This essay is based on a talk given at the first meeting of the Shared Digital European Public Space group, which took place online on 9 July 2021. It is published in Building a European Digital Public Space: Strategies for taking back control from Big Tech platforms, edited by Alexander Baratsits.
For more details see https://www.irights-lab.de/publikationen/dps
It is published under CC-BY-ND 4.0 DE https://creativecommons.org/licenses/by-nd/4.0/
This paper questions: how public democratic discourse can be established in an increasingly digitized world; how European values such as openness, transparency, data sovereignty and collaboration, as well as fundamental rights, diversity, pluralism, quality and freedom of expression, can be represented online; which policies would be necessary to build an independent European infrastructure; and how the digital public sphere can be subjected to democratic control.
The Public Sphere
The idea of a public sphere was first clearly formulated by Jurgen Habermas in his 1962 book “The Structural Transformation of the Public Sphere: An inquiry into a category of bourgeois society (Strukturwandel der Öffentlichkeit. Untersuchungen zu einer Kategorie der bürgerlichen Gesellschaft)”, translated into English in 1989 (Habermas 1962; Habermas 1989). The public sphere is best understood as a zone of engagement for members of a society where discussion and debate can take place, where the shape of the society is determined, and where political actions may be initiated or regulated. Now that the network has emerged as the defining characteristic of this latest stage of extractive capitalism, it seems reasonable that the framing of the public sphere should extend to cover the new affordances of digital technologies.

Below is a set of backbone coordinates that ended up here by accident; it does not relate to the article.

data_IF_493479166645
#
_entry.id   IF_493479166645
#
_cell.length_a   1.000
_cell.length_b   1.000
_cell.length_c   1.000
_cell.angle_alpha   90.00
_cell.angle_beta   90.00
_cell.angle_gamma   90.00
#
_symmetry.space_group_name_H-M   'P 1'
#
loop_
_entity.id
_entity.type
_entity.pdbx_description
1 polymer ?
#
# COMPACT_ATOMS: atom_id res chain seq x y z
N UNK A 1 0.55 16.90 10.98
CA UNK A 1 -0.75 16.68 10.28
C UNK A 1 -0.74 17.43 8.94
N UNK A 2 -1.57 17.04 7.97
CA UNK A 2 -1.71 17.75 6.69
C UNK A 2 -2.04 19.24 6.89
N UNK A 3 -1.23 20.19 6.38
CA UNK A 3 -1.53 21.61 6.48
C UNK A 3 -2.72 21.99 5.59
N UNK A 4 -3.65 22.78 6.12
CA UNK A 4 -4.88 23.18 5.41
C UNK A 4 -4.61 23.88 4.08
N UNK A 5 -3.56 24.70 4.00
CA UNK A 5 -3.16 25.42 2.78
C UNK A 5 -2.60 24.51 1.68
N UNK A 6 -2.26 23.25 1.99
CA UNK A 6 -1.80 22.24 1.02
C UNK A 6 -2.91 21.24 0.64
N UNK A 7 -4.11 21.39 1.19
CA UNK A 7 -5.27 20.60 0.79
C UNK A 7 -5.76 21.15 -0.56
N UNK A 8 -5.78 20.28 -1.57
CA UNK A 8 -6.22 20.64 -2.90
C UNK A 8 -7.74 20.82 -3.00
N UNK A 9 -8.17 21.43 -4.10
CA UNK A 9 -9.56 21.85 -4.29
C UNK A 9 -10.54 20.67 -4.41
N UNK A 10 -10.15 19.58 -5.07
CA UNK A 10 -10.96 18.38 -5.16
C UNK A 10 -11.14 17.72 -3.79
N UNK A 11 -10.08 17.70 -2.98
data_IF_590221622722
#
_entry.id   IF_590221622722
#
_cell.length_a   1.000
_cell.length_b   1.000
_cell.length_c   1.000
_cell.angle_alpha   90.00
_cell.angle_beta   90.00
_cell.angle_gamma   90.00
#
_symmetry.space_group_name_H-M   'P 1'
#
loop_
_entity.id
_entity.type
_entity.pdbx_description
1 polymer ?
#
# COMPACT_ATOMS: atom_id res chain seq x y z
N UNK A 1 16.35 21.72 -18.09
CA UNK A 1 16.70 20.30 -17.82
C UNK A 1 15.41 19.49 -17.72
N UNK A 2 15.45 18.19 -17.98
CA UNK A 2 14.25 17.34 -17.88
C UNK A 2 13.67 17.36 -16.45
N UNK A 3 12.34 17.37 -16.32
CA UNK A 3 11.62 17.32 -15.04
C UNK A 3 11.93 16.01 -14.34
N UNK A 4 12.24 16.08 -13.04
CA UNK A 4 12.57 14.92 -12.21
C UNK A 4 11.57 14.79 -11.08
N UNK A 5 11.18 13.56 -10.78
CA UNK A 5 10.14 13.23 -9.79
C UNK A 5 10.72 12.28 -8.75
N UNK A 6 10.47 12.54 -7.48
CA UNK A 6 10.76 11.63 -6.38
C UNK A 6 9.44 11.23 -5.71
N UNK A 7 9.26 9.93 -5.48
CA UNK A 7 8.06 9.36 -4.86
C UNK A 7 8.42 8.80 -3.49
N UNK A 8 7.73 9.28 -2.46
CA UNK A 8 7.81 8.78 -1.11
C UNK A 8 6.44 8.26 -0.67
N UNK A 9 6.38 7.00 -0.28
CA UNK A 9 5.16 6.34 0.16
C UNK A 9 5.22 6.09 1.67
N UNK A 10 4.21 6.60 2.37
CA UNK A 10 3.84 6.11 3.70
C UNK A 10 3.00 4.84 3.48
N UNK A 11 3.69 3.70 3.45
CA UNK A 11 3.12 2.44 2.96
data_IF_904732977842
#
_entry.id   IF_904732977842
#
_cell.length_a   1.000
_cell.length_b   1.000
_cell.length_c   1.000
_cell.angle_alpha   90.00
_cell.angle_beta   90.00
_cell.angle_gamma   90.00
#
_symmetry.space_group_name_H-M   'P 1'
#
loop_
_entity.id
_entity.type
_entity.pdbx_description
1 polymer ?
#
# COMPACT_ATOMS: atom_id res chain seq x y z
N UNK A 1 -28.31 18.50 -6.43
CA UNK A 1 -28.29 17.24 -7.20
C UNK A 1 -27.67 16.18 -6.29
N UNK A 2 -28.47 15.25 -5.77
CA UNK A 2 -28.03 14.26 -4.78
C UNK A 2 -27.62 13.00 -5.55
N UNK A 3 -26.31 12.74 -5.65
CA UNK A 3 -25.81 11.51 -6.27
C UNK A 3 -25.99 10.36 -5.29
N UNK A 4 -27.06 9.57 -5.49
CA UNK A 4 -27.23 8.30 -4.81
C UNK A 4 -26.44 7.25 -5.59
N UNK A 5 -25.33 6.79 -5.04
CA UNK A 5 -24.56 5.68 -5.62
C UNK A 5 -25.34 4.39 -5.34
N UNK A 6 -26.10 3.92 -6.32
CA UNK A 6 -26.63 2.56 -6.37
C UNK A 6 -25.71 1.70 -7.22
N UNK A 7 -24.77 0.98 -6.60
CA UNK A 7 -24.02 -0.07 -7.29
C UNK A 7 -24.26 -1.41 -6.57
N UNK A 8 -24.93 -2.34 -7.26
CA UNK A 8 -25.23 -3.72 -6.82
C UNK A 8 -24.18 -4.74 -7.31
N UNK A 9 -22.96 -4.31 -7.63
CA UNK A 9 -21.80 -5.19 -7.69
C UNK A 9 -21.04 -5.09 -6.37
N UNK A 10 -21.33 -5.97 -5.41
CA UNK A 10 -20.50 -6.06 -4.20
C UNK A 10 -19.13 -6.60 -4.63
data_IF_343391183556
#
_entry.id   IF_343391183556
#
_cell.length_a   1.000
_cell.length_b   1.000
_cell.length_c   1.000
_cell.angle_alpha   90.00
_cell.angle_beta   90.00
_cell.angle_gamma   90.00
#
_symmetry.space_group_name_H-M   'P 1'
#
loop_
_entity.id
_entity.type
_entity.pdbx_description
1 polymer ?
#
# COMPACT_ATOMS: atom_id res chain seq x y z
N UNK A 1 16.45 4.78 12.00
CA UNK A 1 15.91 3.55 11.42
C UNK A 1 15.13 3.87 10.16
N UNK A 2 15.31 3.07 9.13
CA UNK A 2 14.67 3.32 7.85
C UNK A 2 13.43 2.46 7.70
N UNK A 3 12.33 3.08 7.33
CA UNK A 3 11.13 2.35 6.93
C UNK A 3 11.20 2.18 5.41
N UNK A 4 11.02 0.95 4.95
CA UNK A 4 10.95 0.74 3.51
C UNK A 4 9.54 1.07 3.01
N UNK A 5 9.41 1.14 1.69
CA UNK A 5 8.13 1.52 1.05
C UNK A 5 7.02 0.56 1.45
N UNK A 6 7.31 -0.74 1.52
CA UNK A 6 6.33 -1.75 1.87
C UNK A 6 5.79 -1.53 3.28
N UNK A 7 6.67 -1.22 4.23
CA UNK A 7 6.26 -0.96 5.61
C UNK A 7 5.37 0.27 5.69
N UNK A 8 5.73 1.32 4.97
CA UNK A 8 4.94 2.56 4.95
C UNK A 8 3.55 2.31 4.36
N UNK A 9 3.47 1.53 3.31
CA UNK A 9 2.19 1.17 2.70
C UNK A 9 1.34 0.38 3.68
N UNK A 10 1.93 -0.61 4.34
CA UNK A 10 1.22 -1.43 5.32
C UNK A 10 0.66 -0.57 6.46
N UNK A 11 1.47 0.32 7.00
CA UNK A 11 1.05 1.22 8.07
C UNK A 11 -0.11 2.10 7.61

Just as we talk about digital markets and their characteristics in places like the Cluetrain Manifesto (Levine et al. 2009), so too can we ask how having access to the connectivity and tools available online affect society, and try to understand the digital public sphere. Extensive research – or rather a quick online search – reveals that the term itself is not new: the first reference Google Scholar can find is in 1994, in Gunnar Liestøl’s essay “Hypermedia Communication and Academic Discourse: Some speculations on a future genre published” in “The Computer As Medium” (Andersen et al. 1993).
1994 feels about right. At the time I was working for the UK’s first commercial ISP, PIPEX, as the network was becoming a place for social action. In May 1994 I ran one of the first web-based online events at the launch of the book “Imagologies”, examining the impact of the network on teaching practices. And in September that year I ran the FringeWeb, part of the Edinburgh Fringe, putting material from The Guardian newspaper online (The Guardian 2017) and hosted a cybercafe in Edinburgh where people could post digital photos and reviews (Wilkie 2009; The Guardian 2019). The following year I joined The Guardian as Head of the New Media Lab and we launched the newspaper’s website.